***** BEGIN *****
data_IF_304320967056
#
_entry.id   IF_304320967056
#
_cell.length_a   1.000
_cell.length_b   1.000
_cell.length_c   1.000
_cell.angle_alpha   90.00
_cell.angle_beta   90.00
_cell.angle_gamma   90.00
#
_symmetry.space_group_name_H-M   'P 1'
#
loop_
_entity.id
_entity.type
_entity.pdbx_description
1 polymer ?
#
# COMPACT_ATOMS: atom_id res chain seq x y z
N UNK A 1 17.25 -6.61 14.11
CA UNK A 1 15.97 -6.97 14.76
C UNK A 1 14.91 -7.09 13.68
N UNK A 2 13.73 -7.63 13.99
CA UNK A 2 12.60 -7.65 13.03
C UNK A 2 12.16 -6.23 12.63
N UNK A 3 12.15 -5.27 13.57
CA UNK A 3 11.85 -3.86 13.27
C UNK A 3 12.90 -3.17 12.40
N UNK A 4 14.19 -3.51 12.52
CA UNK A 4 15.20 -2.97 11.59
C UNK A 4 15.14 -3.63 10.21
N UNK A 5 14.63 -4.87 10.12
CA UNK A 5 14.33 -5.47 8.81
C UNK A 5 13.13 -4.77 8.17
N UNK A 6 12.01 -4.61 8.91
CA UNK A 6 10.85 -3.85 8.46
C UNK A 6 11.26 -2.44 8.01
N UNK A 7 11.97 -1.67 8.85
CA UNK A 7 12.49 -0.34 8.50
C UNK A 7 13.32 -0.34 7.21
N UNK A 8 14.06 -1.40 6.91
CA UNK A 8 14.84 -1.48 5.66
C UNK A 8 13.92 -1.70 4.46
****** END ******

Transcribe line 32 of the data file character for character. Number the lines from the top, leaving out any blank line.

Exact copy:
C UNK A 4 15.14 -3.63 10.21